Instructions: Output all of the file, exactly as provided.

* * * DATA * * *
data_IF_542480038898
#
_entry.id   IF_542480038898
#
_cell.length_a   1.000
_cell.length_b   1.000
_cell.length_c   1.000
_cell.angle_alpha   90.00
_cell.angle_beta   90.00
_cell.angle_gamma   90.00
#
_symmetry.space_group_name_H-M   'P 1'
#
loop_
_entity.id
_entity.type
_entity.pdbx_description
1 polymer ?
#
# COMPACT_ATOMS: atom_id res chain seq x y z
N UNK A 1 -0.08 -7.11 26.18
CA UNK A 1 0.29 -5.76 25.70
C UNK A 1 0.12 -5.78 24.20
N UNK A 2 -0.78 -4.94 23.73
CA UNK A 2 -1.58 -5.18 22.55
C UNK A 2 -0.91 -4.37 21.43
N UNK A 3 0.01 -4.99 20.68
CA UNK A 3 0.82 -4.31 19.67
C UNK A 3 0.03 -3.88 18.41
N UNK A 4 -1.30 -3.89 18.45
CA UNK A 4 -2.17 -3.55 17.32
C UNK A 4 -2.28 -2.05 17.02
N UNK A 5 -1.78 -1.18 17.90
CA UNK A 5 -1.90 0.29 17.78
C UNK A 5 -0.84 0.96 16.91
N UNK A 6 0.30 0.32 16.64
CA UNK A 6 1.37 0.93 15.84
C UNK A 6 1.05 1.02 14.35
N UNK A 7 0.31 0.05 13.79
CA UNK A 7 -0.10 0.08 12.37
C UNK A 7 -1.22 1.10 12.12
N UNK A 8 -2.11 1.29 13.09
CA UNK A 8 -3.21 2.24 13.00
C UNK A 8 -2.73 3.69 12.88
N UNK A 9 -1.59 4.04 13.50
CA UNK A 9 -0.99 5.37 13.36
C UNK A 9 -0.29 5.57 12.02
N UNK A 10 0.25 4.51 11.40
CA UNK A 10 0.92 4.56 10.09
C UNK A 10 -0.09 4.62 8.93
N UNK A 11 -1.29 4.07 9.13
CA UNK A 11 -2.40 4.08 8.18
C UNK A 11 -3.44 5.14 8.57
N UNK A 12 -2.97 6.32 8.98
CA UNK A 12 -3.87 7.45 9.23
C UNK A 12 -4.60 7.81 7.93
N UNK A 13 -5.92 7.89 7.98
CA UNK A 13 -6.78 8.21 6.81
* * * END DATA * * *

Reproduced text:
data_IF_542480038898
#
_entry.id   IF_542480038898
#
_cell.length_a   1.000
_cell.length_b   1.000
_cell.length_c   1.000
_cell.angle_alpha   90.00
_cell.angle_beta   90.00
_cell.angle_gamma   90.00
#
_symmetry.space_group_name_H-M   'P 1'
#
loop_
_entity.id
_entity.type
_entity.pdbx_description
1 polymer ?
#
# COMPACT_ATOMS: atom_id res chain seq x y z
N UNK A 1 -0.08 -7.11 26.18
CA UNK A 1 0.29 -5.76 25.70
C UNK A 1 0.12 -5.78 24.20
N UNK A 2 -0.78 -4.94 23.73
CA UNK A 2 -1.58 -5.18 22.55
C UNK A 2 -0.91 -4.37 21.43
N UNK A 3 0.01 -4.99 20.68
CA UNK A 3 0.82 -4.31 19.67
C UNK A 3 0.03 -3.88 18.41
N UNK A 4 -1.30 -3.89 18.45
CA UNK A 4 -2.17 -3.55 17.32
C UNK A 4 -2.28 -2.05 17.02
N UNK A 5 -1.78 -1.18 17.90
CA UNK A 5 -1.90 0.29 17.78
C UNK A 5 -0.84 0.96 16.91
N UNK A 6 0.30 0.32 16.64
CA UNK A 6 1.37 0.93 15.84
C UNK A 6 1.05 1.02 14.35
N UNK A 7 0.31 0.05 13.79
CA UNK A 7 -0.10 0.08 12.37
C UNK A 7 -1.22 1.10 12.12
N UNK A 8 -2.11 1.29 13.09
CA UNK A 8 -3.21 2.24 13.00
C UNK A 8 -2.73 3.69 12.88
N UNK A 9 -1.59 4.04 13.50
CA UNK A 9 -0.99 5.37 13.36
C UNK A 9 -0.29 5.57 12.02
N UNK A 10 0.25 4.51 11.40
CA UNK A 10 0.92 4.56 10.09
C UNK A 10 -0.09 4.62 8.93
N UNK A 11 -1.29 4.07 9.13
CA UNK A 11 -2.40 4.08 8.18
C UNK A 11 -3.44 5.14 8.57
N UNK A 12 -2.97 6.32 8.98
CA UNK A 12 -3.87 7.45 9.23
C UNK A 12 -4.60 7.81 7.93
N UNK A 13 -5.92 7.89 7.98
CA UNK A 13 -6.78 8.21 6.81